This post comes to you from one of BA2‘s programmers, Jacob! He is going to give an awesome walkthrough on some of the work he does for the game!
Pōsōh (Hello)! Thanks for stopping on by at our humble little blog, we really appreciate your interest in our game, Shepherd’s Sky. In an effort to keep you all updated on the progress of the game, I have been asked to write the next DevBlog. In this short little update I’ll give you a quick look into my role as a Gameplay Programmer. Lets get started!
Firstly, what is a Gameplay Programmer? Essentially, I help develop our game’s mechanics. These can range from the way the player moves and interacts with the world, to creating a system that manages all the interactive objects in a level. My major focus has been on developing the fishing mechanics in the game; allowing the player to catch a sheep or object, and either throwing it or attaching a balloon to it to keep it safe. Creating this required writing out everything we wanted the fishing mechanic to do and creating a state machine that guides those actions. The next step is to put it in a computer, which is the hardest step.
The best way to deal with the second part is to break the program up into chunks. The way I did this was by separating the hook script and the target script. Cozy volunteered to take target and develop it while i looked into the hook. Following the diagram that I had generated (and with the help of Unity’s online documentation), I was able to program a hook that was sent out from the player’s fishing rod and grab up a sheep. When Cozy and I brought our code together, we were able to fish in the game immediately (INDUSTRY TIP: Always design first, otherwise things won’t go to plan).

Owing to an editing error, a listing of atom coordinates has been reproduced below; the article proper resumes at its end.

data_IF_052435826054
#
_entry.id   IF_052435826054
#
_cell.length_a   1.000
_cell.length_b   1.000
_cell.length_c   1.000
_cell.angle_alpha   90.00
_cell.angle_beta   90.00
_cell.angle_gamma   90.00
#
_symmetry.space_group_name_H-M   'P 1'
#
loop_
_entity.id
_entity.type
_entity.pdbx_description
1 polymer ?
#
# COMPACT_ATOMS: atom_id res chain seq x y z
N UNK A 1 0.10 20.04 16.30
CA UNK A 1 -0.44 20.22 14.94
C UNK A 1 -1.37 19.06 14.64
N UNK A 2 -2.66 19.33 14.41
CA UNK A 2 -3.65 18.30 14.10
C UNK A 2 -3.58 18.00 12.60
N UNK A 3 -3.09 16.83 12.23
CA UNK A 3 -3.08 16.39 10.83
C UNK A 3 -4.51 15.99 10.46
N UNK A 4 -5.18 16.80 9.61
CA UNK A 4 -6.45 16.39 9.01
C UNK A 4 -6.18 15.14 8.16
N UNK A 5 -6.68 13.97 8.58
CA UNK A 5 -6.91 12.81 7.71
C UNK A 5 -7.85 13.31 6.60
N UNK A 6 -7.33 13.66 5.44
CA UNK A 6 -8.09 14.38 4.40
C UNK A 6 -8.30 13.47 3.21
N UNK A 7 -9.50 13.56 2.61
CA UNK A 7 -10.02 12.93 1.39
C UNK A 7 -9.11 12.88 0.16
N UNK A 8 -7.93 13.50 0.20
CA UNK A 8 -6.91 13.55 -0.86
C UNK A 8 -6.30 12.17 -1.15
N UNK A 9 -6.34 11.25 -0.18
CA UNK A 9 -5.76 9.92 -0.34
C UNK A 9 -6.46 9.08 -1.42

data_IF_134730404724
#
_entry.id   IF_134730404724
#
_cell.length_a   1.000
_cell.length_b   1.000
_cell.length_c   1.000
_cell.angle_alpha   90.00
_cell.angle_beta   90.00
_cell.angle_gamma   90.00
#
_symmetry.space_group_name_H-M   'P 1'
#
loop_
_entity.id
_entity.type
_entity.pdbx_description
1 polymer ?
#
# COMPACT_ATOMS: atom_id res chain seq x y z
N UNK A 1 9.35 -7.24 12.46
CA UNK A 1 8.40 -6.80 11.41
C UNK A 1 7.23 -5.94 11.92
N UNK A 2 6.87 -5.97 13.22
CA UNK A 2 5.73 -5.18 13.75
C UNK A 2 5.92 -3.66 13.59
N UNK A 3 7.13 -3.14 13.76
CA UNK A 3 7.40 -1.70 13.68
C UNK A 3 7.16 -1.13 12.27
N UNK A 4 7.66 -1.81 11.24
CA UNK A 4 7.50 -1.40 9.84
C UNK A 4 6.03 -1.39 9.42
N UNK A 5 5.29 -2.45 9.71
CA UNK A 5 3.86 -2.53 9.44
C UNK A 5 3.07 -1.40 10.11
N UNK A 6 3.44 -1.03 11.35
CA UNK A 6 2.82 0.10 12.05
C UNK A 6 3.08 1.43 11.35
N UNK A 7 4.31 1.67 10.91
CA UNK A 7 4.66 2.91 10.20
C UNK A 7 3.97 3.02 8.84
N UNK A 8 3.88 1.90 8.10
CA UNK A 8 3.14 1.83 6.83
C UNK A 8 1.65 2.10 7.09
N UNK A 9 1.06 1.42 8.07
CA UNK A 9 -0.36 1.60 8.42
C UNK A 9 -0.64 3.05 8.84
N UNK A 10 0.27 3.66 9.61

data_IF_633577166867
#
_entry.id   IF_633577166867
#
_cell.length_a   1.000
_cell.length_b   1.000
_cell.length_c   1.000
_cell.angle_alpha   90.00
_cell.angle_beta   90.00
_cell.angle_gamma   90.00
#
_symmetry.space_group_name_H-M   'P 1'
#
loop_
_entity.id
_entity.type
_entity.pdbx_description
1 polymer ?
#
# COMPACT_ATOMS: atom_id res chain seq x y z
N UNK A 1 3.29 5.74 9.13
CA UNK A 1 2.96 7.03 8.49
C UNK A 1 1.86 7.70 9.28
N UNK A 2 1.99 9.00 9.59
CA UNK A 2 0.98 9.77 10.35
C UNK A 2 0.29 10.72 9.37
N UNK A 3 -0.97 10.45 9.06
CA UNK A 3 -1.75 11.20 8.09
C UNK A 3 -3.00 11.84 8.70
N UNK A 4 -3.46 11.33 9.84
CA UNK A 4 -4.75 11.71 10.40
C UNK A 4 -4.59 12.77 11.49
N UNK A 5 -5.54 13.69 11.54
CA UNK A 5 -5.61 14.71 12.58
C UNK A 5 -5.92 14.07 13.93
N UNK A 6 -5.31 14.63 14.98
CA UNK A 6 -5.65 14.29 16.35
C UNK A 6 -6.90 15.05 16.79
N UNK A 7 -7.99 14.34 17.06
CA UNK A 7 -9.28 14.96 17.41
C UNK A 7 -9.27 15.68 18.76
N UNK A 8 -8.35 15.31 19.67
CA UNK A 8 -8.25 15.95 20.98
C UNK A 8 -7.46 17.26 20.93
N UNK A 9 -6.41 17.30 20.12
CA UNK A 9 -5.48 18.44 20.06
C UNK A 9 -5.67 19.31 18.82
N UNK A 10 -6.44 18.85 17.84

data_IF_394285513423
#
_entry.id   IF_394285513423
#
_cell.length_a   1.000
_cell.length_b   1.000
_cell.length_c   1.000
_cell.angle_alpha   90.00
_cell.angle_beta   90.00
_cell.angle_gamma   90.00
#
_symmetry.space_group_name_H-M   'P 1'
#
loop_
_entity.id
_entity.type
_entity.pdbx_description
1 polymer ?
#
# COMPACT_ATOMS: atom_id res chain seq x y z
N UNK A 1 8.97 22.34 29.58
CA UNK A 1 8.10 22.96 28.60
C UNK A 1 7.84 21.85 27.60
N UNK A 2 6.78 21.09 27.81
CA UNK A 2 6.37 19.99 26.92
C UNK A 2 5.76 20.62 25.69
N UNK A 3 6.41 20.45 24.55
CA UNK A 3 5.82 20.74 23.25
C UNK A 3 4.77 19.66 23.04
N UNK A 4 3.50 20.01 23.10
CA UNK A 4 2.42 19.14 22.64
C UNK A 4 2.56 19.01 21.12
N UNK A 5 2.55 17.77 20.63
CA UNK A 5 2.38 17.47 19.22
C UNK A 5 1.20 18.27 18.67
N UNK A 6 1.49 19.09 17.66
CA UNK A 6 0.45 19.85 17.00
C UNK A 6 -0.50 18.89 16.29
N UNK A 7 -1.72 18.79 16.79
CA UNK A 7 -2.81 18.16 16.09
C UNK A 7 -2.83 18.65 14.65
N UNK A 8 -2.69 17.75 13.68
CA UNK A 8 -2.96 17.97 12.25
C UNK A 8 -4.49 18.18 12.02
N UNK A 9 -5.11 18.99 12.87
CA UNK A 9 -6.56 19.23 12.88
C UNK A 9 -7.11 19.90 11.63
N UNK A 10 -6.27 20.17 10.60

Anyways, that was what I did for the first semester, this semester, my focus has been split across multiple micro projects. Firstly, I worked on standardizing our controller input using a lovely piece of middle ware called InControl. This required going in to all of our input driven code and changing certain aspects to pull info from InControl. Secondly, I’ve been working on allowing players to invert their camera controls and allowing those preferences to persist no mater what scene the player is in. Lastly, I have been working on implementing our throwing mechanic, so that players can throw rocks, wolves, and sheep around the level. and that’s where I am at now!
Congratulations, this is the end of my DevBlog. If you’ve made it this far, I just want to thank you for reading through my processes for the last couple of months. I tried to keep it fun and interesting without going too deep into the programming. If you want to see our updates in the game, feel free to check out our Twitter and Facebook page as we will now be updating those somewhat consistently until the Stout Game Expo. We’ll be sure to update y’all when we find the date for that.
Wāēwāēnen (Thank you!)
Thanks for reading through our developer blog posts! Be sure to check back in the coming weeks for even more content from the awesome people working on this game!